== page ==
Assuming that rheology is known (e.g., Peltier et al. 2015) requires that the ice model adjust to take up any observational misfit resulting from the inaccuracy of the assumed Earth model, introducing a bias into ice model outputs. At any point in time, ice sheet geometry has a great many degrees of freedom in spatial extent and ice thickness, which are only loosely constrained. With these variables it is, in general, possible to find an ice model that broadly matches the available observational data sets for a given earth model. However, the accuracy of the resulting ice model is limited by that of the underlying rheological model, which in many cases is untested.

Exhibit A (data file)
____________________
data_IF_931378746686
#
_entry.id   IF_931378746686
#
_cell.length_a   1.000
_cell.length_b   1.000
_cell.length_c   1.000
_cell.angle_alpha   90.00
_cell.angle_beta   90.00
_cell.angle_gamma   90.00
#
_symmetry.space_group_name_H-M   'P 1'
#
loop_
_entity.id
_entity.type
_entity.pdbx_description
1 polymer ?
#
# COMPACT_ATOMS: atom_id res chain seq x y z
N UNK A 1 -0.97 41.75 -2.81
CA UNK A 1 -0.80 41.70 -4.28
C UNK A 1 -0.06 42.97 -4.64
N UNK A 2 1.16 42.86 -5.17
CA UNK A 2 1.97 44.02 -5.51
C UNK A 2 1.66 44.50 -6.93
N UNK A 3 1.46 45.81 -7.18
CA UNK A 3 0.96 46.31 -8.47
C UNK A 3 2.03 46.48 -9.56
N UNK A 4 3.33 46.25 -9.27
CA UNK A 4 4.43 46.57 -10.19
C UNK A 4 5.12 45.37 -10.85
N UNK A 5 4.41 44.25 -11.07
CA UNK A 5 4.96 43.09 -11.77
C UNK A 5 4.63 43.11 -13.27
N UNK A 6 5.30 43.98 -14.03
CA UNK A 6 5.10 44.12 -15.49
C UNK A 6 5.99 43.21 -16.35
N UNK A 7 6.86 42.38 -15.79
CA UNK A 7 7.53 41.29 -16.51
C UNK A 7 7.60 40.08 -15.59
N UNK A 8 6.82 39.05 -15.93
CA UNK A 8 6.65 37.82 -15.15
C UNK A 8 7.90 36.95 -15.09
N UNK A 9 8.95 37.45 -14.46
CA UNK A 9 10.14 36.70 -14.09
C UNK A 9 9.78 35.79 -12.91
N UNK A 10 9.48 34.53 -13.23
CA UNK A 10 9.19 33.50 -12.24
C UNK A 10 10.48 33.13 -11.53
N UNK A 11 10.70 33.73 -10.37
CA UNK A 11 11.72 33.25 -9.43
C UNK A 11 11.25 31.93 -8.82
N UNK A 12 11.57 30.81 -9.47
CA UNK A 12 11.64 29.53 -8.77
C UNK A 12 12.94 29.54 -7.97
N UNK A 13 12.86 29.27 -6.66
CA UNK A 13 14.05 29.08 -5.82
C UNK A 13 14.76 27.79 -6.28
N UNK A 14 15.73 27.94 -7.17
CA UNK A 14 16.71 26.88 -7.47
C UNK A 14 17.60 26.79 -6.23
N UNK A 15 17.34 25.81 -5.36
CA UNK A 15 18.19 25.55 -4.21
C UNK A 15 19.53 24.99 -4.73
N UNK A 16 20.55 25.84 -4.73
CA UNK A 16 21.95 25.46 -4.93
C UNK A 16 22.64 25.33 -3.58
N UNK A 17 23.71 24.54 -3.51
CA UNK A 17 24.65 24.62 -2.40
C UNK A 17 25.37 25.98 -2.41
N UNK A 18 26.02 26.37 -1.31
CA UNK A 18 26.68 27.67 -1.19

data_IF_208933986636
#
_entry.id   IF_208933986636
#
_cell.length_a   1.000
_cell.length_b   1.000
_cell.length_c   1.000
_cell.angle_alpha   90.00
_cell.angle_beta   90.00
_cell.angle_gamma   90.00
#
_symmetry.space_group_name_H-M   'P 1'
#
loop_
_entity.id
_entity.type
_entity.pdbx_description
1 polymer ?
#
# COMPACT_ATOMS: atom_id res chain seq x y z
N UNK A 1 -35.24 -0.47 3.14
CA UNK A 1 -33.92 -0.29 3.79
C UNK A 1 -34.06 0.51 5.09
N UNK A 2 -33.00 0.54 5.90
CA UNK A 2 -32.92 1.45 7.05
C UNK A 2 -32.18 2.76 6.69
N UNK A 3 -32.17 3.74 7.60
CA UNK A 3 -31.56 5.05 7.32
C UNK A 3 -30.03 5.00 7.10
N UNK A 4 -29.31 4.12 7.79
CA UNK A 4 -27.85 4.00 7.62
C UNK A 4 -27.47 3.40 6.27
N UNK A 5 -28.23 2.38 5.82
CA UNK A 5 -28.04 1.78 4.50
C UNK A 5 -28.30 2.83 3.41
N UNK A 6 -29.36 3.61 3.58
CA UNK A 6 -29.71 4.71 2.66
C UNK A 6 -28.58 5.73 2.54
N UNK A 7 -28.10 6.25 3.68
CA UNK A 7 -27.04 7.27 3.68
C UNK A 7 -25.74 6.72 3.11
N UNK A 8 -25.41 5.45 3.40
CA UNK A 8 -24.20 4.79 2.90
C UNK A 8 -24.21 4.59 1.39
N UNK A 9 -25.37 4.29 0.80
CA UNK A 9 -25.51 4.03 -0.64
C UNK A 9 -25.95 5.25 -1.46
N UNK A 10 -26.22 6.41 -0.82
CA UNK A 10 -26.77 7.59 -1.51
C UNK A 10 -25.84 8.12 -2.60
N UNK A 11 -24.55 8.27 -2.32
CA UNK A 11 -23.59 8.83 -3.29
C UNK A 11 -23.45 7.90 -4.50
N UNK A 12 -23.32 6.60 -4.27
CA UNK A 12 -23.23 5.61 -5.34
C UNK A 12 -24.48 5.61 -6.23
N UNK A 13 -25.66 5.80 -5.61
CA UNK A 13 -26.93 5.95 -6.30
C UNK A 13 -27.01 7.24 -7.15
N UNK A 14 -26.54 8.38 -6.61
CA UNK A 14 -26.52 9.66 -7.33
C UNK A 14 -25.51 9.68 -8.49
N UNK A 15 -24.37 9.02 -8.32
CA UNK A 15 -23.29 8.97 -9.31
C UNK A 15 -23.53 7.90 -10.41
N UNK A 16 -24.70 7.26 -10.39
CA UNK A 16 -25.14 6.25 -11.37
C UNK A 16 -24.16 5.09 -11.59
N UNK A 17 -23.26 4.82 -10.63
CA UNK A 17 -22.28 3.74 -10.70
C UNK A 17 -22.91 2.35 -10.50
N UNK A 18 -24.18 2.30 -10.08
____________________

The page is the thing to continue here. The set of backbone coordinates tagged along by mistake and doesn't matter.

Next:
Conversely, many studies present an ice model derived from glaciological or climatological constraints and search for rheological parameters that, when combined with the ice sheet history, match the observations (e.g., Whitehouse et al. 2012). The accuracy of the underlying glaciological models remains open to question, with different studies producing very different ice sheet reconstructions (e.g., Philipon et al. 2006; Simon et al. 2010; Ivins et al. 2013; Boer et al. 2017). If cold-based conditions apply, then it may happen that no geomorphological indicators are produced (Sugden 1978). In that case, there is a strict limit on how accurate a glaciological inversion based on geomorphological indicators can be. Assuming a given ice model is accurate in turn biases the rheology parameter search to compensate for any inaccuracy in the ice model. As long as the proposed ice model is approximately correct, a series of rheological models can be found which will broadly match the observations. The more complex the rheological model, the closer the agreement with the observations can be made.